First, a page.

Officially Advocated, but Institutionally Undermined: Diversity Rhetoric and Subjective Realities of Junior Faculty of Color
The purpose of this paper is to explicitly link the experiences of junior faculty of color with the cultural and structural realities that surround them in academia. Specifically, the paper is divided into three parts. The first part interrogates university practices and ideologies that serve to institutionally undermine faculty diversity. The second part tackles the stereotype of junior faculty of color as “strugglers,” or as having a high likelihood of not meeting tenure expectations. Finally, we illustrate a variety of subjective experiences of junior faculty of color, stemming from these processes, including experiences of job satisfaction and commitment to the university. Throughout the paper, we supplement the theoretical analysis with preliminary data from an on-going survey of junior faculty of color.
||Junior Faculty of Color, Faculty Diversity, Diversity Ideologies, Stereotypes, Job Satisfaction
International Journal of Diversity in Organizations, Communities and Nations, Volume 11, Issue 2, pp.101-116.
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Assistant Professor, UC Berkeley School of Law, University of California, Berkeley, Berkeley, CA, USA
Victoria C. Plaut, a social and cultural psychologist, is Assistant Professor of Law and Social Science at UC Berkeley School of Law. Her research on diversity, culture, and inclusion addresses the challenges and opportunities of working, living, and learning in diverse environments. Recent projects have focused on diversity climate, diversity resistance, perceptions of inclusion, color-blind vs. multicultural models of diversity, models of deafness and disability, and gender diversity and recruitment, among others. Dr. Plaut has authored articles on diversity in the leading journals in her field, such as Psychological Science and the Journal of Personality and Social Psychology. She is currently working on a book titled Diversity Ideologies in Organizations, co-edited with Kecia M. Thomas and Ny Mia Tran. Dr. Plaut has consulted on diversity issues for a wide range of clients including school districts, universities, corporations, and health care organizations. She holds an M.Sc. in Social Psychology from the London School of Economics and a Ph.D. in Psychology from Stanford.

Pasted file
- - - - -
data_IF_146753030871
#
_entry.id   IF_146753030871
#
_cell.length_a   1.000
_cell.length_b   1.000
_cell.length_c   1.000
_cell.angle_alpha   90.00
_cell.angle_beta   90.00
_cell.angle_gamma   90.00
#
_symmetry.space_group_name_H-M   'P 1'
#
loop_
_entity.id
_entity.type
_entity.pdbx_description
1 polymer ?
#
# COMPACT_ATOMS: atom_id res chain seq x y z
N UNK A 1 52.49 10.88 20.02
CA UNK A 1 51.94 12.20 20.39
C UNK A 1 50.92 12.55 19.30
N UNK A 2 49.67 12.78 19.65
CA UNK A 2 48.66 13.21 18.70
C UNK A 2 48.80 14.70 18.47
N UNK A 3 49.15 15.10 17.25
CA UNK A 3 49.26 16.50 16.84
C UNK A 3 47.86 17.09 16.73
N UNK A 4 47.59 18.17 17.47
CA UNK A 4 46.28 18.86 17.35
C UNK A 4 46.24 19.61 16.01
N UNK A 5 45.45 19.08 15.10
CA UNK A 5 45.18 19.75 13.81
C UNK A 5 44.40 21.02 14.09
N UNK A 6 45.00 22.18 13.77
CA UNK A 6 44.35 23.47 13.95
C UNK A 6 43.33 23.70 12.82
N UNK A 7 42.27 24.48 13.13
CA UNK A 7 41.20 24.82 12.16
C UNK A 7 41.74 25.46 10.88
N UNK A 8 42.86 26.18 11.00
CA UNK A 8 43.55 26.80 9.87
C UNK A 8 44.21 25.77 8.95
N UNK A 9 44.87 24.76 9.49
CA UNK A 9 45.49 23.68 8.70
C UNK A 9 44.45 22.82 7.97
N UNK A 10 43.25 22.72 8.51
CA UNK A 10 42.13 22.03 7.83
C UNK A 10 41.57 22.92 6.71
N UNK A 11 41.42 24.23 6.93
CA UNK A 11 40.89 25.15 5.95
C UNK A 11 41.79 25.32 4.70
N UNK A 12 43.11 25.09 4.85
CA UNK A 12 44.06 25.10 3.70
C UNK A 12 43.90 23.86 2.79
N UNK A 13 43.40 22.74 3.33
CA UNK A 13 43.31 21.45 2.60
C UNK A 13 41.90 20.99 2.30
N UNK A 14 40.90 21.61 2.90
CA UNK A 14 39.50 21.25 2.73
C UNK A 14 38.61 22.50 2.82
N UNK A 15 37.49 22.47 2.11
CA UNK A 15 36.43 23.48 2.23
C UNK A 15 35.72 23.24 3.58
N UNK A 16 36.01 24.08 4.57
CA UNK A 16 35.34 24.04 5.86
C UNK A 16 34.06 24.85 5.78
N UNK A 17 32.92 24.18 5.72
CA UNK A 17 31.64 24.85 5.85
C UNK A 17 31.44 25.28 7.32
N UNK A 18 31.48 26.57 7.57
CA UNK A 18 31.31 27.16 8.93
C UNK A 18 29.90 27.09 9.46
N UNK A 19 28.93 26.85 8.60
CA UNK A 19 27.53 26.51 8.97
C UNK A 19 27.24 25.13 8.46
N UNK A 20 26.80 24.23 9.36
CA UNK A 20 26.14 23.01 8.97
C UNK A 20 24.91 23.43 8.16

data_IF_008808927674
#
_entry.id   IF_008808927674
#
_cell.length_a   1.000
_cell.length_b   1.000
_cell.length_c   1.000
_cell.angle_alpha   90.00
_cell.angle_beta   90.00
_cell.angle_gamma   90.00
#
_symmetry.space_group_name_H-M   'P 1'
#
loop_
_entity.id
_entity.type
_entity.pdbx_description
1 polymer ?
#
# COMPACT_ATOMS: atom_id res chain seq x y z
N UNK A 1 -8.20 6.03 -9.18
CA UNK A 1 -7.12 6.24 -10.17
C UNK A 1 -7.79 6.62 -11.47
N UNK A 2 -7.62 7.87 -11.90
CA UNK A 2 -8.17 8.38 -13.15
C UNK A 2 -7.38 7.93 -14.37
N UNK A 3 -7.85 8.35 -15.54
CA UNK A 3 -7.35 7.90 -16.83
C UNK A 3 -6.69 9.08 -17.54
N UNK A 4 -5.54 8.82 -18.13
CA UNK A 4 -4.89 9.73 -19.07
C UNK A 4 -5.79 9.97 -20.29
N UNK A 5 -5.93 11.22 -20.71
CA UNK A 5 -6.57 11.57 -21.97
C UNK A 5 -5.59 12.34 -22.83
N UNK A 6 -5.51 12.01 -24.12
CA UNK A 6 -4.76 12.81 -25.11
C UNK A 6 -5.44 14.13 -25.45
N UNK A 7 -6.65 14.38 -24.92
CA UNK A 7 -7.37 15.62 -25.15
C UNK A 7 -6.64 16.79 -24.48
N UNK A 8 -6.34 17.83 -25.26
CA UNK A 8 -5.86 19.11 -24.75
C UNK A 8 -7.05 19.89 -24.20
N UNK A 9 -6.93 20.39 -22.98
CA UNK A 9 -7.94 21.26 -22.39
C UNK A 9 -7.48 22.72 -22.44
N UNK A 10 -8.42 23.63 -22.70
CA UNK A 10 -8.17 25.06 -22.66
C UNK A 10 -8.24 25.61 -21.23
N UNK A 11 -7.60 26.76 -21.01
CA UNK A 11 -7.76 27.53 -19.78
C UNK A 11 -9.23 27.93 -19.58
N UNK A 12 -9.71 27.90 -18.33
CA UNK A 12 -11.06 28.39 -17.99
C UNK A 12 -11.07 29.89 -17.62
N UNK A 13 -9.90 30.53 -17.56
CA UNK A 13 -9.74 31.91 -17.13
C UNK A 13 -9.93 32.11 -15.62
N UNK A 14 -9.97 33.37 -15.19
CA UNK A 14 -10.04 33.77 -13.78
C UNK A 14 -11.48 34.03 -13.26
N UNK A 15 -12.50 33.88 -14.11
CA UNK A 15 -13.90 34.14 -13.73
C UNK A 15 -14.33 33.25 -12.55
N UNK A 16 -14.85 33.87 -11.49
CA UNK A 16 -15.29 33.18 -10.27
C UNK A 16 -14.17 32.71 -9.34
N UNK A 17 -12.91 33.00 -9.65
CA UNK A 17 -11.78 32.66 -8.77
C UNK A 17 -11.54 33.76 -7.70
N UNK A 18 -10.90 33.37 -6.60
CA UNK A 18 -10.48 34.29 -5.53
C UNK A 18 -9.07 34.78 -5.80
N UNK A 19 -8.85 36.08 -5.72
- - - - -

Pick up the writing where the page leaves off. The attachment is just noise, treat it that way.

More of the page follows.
Associate Professor, Department of Psychology, Affiliate Faculty Member in American Indian Studies, University of Arizona, Tucson, Arizona, USA
Stephanie A. Fryberg (Ph.D. Stanford University; Tulalip Tribes) is an Associate Professor in the Department of Psychology and an Affiliate Faculty member in American Indian Studies at the University of Arizona. Her primary research interests focus on how social representations of race, culture, and social class influence the development of self and identity. She has received the Society for the Psychological Study of Social Issues (SPSSI) Louise Kidder Early Career Award for contributions of research to society and the University of Arizona Five Star Faculty Award for excellence in undergraduate education.
Assistant Professor, Women's and Gender Studies, Ethnic Studies, University of Oregon, Eugene, Oregon, USA
Ernesto Javier Martínez is an assistant professor of women’s and gender studies and of ethnic studies at the University of Oregon. He has published essays on minority identity, literature, and social theory in Signs: Journal of Women in Culture and Society and PMLA: Publications of the Modern Language Association. He is the co-editor, with Michael Hames-García, of Gay Latino Studies: A Critical Reader (Duke UP, 2011). He is currently working a book manuscript titled Queer Race Narratives: On the Practice and Politics of Intelligibility and a co-edited collection, with Stephanie Fryberg, entitled Engaging Our Faculties: New Dialogues on Diversity in Higher Education.
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